I really enjoyed the self-paced nature of the Hadley courses. Braille is very detailed, so I liked that I had all the time I needed.
— William, PA, 2014
We are pleased to recognize the challenges and achievements of the 41 graduates who comprise the class of 2016; it is an honor to share their inspiring stories.
Technology has been Nicholas' passion throughout his life and he'd like to continue to study computer science when he starts college next year.
Nicholas recently graduated from The New York Institute for Special Education, where he was introduced to computer coding. He was lucky to find a passion early in life and says proudly, "I love computers and music." He is interested in many types of music and would like to learn how to play several instruments. He is open to learning about other aspects of the music business – including audio engineering, that combine both his computer and music interests.
Nicholas has big plans and is very optimistic and excited about his future. "In 10 years, I see myself working for a computer company like Microsoft, Apple or Google."
No photo available
Eric, who was born in Taegu, South Korea, was adopted by an American family at the age of two. His visual impairment was caused by Retinopathy of Prematurity (ROP), a disease of the eye that can cause visual impairment to babies who are born prematurely.
He has successfully completed over 25 Hadley courses on the path to earning his high school diploma. Eric is to be commended, as he has earned grades of A for over half of the courses. Eric has said that "Throughout my life, dealing with my vision has been a struggle! However, I am thankful for all the opportunities I have been given, including Hadley!"
No photo available
When he was school-aged, Kevin Baker attended Miller Career and Transition Center in Reseda, California. However, the school did not offer a high school diploma. After his school vision instructor told him about Hadley's High School Program, Kevin's mother encouraged him to take Hadley courses through distance education so he could attain his goal.
Kevin has retinitis pigmentosa, and his condition has been progressive. He saw fairly well as a small child but lost his vision over time. As such, he was a sighted learner for several years and, later, learned braille.
Kevin's favorite Hadley courses included foods, history, literature and poetry.
"I am very happy to have taken the time to complete the requirements for my diploma. It has also had a positive effect on the co-workers I work with every day who have challenges of their own. I find, almost daily, that some topic will come up, upon which I have formed an opinion because of my education at Hadley. My graduation has given me confidence to try challenging things," he said.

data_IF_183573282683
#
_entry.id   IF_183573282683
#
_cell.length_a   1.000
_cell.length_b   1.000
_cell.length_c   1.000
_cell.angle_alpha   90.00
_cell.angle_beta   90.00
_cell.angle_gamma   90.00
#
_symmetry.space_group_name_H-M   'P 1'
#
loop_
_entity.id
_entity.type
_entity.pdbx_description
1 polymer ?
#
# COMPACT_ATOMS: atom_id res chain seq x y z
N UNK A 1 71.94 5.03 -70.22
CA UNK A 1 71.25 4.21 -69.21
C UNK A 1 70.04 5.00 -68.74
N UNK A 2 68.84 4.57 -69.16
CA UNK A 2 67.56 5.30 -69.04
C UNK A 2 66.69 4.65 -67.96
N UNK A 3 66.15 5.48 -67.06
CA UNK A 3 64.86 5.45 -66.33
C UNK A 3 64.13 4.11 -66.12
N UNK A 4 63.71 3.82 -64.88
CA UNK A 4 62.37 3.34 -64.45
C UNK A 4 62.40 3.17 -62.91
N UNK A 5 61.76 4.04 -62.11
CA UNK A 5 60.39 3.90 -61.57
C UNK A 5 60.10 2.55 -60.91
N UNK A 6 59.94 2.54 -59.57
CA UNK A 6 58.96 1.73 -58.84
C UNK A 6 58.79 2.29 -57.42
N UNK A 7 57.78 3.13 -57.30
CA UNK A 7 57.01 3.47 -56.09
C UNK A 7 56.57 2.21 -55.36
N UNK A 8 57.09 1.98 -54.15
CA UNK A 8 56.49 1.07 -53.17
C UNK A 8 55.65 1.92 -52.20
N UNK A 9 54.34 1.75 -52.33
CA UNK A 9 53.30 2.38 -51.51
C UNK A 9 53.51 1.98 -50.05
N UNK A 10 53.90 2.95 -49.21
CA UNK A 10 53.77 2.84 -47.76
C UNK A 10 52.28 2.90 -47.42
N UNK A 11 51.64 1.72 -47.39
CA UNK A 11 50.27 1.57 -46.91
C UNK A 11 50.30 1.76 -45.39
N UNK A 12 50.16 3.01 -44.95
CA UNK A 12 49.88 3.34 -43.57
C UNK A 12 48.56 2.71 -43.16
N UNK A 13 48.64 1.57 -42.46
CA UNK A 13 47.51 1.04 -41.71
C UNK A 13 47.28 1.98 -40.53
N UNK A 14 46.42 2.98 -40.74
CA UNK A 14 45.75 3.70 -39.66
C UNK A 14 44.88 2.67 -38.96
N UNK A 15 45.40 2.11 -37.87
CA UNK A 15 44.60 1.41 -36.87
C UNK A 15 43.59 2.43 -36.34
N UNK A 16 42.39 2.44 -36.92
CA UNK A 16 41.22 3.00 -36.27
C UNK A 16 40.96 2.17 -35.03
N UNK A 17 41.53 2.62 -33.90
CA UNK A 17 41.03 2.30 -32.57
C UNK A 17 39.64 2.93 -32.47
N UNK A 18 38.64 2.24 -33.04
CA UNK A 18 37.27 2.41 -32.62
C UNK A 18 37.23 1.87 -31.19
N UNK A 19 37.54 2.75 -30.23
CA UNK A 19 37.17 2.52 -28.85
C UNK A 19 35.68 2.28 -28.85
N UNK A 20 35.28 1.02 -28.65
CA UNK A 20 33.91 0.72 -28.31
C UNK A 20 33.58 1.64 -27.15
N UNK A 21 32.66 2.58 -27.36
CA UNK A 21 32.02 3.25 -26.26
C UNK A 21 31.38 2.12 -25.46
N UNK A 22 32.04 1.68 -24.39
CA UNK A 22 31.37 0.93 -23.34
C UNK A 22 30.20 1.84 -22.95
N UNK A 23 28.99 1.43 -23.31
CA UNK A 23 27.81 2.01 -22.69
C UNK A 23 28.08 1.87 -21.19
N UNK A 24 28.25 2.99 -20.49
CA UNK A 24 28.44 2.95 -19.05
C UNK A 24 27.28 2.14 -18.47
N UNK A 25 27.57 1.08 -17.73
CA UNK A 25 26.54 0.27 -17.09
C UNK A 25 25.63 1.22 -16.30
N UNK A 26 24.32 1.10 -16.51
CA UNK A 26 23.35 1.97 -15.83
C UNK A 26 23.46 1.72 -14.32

Currently, Kevin is a volunteer at Deseret Industries, which is similar in mission to the Salvation Army. There, he processes garment donations—hanging clothes for sale or for humanitarian purposes. Kevin hopes to continue in this role. In his free time, Kevin enjoys spending time with his 12-year-old black Lab, singing and playing piano. He also participates in Special Olympics in track, bowling and swimming. In addition, Kevin hopes to take a class at Utah State University, through the Center for Persons with Disabilities.
Rhonda Bourland had macular degeneration throughout her life. By the time she reached high school age, her struggles with reading became overwhelming, and she did not graduate.
Many years later, Rhonda was referred to Hadley by the Department of Rehabilitation and Visual Services; yet, she credits her Hadley High School diploma to her late mother. When Rhonda's mother became seriously ill, it created a new found sense of urgency for her to obtain a diploma.
"Two years before my mother passed away from lung cancer I told her no matter what I would stay with it and get my diploma, and I did just that," Rhonda said.
Rhonda completed a variety of Hadley High School classes, including a cluster of food service courses. She excelled in "Life Science," "Typing and Keyboarding," "Managing Personal Finances" and "Finding Employment." Her favorite course topics included psychology and math.